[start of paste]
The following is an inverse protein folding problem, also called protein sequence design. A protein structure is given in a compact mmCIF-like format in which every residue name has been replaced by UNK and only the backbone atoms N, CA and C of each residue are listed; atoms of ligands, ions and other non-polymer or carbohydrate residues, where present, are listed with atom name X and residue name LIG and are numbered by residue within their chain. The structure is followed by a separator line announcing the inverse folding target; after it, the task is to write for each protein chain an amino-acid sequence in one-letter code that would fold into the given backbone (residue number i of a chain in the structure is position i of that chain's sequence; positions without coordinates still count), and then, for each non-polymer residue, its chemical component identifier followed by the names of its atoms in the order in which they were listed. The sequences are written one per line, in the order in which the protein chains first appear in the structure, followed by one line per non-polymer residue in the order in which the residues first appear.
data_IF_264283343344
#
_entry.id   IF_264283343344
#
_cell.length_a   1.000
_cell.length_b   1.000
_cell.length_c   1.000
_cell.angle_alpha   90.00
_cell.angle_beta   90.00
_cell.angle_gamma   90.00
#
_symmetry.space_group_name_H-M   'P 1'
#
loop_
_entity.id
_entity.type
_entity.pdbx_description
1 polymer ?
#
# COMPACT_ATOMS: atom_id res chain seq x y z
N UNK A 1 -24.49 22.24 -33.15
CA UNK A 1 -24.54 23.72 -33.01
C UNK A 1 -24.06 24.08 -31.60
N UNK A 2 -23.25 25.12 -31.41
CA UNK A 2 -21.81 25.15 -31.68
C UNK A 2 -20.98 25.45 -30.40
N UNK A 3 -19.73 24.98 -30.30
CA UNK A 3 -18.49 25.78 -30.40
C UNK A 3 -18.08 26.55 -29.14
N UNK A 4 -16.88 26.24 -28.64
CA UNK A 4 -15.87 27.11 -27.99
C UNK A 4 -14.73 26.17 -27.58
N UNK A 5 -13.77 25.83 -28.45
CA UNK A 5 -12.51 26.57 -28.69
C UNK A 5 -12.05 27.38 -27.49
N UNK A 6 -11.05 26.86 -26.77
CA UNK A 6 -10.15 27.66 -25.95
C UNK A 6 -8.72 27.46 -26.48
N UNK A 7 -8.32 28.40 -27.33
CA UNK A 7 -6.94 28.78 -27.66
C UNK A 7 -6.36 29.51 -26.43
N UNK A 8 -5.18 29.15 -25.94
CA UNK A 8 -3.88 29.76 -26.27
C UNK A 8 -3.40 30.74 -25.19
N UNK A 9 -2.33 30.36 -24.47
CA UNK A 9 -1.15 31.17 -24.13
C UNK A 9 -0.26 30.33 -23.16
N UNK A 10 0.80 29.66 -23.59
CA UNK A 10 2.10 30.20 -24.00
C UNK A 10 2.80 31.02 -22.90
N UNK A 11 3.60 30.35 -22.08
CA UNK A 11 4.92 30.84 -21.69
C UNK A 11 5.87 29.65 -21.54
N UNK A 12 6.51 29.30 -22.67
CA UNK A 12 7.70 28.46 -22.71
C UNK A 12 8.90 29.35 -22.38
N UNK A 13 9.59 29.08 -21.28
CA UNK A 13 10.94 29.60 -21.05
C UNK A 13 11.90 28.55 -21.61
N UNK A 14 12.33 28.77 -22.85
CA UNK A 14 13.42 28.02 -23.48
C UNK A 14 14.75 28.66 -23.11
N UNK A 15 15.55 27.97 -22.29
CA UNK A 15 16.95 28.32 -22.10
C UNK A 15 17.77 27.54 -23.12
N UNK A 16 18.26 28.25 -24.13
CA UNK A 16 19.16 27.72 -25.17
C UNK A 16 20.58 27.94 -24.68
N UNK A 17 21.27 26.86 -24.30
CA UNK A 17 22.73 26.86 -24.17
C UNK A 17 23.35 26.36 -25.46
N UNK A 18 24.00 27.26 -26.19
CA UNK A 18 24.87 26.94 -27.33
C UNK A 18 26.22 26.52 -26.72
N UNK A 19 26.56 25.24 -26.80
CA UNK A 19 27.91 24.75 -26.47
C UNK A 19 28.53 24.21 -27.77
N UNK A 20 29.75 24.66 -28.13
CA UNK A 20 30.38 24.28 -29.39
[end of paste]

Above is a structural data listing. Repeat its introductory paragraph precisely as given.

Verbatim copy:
The following is an inverse protein folding problem, also called protein sequence design. A protein structure is given in a compact mmCIF-like format in which every residue name has been replaced by UNK and only the backbone atoms N, CA and C of each residue are listed; atoms of ligands, ions and other non-polymer or carbohydrate residues, where present, are listed with atom name X and residue name LIG and are numbered by residue within their chain. The structure is followed by a separator line announcing the inverse folding target; after it, the task is to write for each protein chain an amino-acid sequence in one-letter code that would fold into the given backbone (residue number i of a chain in the structure is position i of that chain's sequence; positions without coordinates still count), and then, for each non-polymer residue, its chemical component identifier followed by the names of its atoms in the order in which they were listed. The sequences are written one per line, in the order in which the protein chains first appear in the structure, followed by one line per non-polymer residue in the order in which the residues first appear.